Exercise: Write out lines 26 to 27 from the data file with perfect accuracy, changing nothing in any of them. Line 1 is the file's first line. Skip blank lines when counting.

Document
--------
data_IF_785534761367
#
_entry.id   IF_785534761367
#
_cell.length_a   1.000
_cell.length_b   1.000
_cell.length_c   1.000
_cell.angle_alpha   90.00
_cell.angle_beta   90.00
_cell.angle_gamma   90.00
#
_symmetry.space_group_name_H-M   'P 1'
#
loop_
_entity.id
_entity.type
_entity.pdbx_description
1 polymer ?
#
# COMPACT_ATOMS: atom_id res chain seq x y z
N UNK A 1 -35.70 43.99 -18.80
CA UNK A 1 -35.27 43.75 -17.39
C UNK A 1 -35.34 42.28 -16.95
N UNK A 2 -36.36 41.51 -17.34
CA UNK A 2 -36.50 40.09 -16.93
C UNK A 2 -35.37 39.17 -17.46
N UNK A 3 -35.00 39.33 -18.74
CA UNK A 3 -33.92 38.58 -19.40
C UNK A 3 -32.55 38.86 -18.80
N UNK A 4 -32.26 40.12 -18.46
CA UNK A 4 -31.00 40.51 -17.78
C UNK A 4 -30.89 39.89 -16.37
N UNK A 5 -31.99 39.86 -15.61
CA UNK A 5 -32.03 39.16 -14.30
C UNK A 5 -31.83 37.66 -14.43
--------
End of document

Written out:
C UNK A 2 -35.37 39.17 -17.46
N UNK A 3 -35.00 39.33 -18.74